2017 Totem Pole Journey

Kwel Hoy

KWEL’ HOY: WE DRAW THE LINE
An exhibition by the Natural History Museum
and Lummi Nation

This year’s Totem Pole Journey is a collaboration effort between the Lummi Nation and the Natural History Museum. The exhibition centers on the Totem Pole Journey, a multi-year initiative (2013-2016) to raise awareness about our shared responsibility to land, water, and people. Since 2013, members of the Lummi Nation have been transporting a Totem Pole carved by Master Carver Jewell Praying Wolf James and the House of Tears Carvers to sites impacted by environmental change. As it travels, the Totem Pole draws a line between the dispersed but connected ecological concerns throughout North America, representing the unprecedented alliance of tribal and non-tribal communities as they stand together to advocate a sustainable relationship between humanity and the natural world.

For Kwel’ Hoy: We Draw The Line, the Totem Pole will enter a museum for the first time, where it will be paired with a collection of artifacts collected along the route of the 2017 Totem Pole Journey. Charged with the stories of resilience they have picked up on their journey across the country, they connect the museum–and the museum public–to the living universe in which they are enmeshed.

The exhibition stands as a powerful bridge between the Museum of Natural History and the communities that are working hardest, in the words of the American Alliance of Museum’s Code of Ethics “to foster an informed appreciation of the rich and diverse world we have inherited . . . [and to] preserve that inheritance for posterity.”

Why museums? Museums’ curatorial and programmatic choices create public meaning in profound ways that transcend mere scientific facts. They educate the public, define values, influence behavior and normalize perspectives. They mediate our understanding of nature and humans’ place in the world.

Imagine if museums were providing the context, research-based visionary narratives, immersive experiences, and opportunities for audience identification and engagement with the struggles of communities on the front lines of the ecological crisis?

The mission of the Natural History Museum is to connect and empower scientists, museums, and frontline communities to address critical environmental and social challenges. By championing a vision of science for the common good and framing an understanding of nature as a commons, we aim to foster the global citizenship vision and resilience needed in at time of profound environmental and social change.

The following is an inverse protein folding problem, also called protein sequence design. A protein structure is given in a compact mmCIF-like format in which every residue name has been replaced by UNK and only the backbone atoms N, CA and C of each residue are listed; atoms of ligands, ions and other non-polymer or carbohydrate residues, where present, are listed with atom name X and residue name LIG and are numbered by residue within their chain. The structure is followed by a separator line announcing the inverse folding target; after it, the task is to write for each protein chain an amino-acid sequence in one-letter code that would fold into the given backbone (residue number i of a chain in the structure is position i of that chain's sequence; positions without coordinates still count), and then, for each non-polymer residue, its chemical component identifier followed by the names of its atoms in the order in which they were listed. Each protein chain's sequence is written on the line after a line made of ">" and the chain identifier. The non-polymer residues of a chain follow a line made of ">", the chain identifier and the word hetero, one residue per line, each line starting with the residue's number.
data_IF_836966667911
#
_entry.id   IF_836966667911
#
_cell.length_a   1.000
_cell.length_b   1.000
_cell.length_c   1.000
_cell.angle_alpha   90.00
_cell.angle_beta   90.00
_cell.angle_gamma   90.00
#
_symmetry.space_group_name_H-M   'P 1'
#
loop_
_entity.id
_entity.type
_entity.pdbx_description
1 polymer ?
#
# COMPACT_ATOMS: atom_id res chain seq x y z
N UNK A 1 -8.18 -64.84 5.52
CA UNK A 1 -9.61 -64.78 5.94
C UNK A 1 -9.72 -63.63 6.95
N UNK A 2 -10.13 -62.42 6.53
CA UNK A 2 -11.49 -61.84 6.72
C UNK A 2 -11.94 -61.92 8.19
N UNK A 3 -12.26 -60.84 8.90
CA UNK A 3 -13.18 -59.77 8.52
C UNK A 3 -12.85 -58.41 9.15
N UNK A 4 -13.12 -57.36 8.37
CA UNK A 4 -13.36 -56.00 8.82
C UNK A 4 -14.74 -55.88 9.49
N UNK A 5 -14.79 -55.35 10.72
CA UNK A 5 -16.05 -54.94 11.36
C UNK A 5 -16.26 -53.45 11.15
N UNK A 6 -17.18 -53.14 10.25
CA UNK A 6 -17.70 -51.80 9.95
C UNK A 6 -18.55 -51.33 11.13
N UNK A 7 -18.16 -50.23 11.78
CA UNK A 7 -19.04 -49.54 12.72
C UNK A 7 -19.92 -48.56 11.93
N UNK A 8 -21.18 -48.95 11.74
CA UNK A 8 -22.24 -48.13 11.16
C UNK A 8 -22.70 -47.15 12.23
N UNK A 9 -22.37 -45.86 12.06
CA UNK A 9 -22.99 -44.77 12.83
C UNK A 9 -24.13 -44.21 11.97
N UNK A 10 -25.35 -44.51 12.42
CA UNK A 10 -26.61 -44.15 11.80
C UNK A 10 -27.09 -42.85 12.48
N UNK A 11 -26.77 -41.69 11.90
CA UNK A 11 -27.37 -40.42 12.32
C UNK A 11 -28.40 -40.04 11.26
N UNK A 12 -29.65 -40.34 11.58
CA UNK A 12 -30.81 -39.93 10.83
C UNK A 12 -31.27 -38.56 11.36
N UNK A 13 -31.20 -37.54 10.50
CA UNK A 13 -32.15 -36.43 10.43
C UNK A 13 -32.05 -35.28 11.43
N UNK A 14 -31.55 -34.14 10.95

The 2017 Totem Pole Journey has already begun. The send-off blessing took place at the Lummi Nation Tribal Center in Bellingham on October 12th, with blessing stops in Vancouver, British Columbia (October 13th), Seattle, Washington (October 14th), Tacoma, Washington (October 15th), Vancouver, Washington (October 16th) and Portland, Oregon (October 17th). The Totem Pole is now continuing on its Journey to Pittsburgh, Pennsylvania where it is expected to be on exhibit along with the gathered artifacts in the Carnegie Museum of Natural History.

The opening event at the Carnegie Museum will be on October 23rd. There will be a free event in the CMOA Theater that will be led by a delegation of Tribal elders and leaders: Jewell James (Lummi), Doug James (Lummi), Freddie Lane (Lummi), Faith Spotted Eagle (Yankton Sioux), Reuben George (Tsleil-Waututh), Valine Crist (Haida), and Judith LeBlanc (Caddo).  The event will involve blessings, talks, and a short film screening, and there will be video projections and a mobile pop-up exhibit on stage.

On October 25th, acclaimed master carver Jewell Praying Wolf James and Doug James of the House of Tears Carvers will take part in a totem pole blessing ceremony led by Faith Spotted Eagle (Yankton Sioux), marking the openings of the 2017 ICOM NATHIST Conference: The Anthropocene Natural History Museums in the Age of Humanity as well as the opening of the exhibition. The blessing will take place at 8:30 a.m. in the museum’s Sculpture Courtyard. Photographers and reporters are welcomed to attend.

The exhibit (Totem Pole and artifacts) will remain at Carnegie Museum for about 3-5 months and then will resume its Journey over the next 3 years to museums throughout North America.

For more information on the Carnegie events, contact:
Kathleen Bodenlos
Carnegie Museum of Natural History
412.622.3361 (office)
BodenlosK@carnegiemnh.org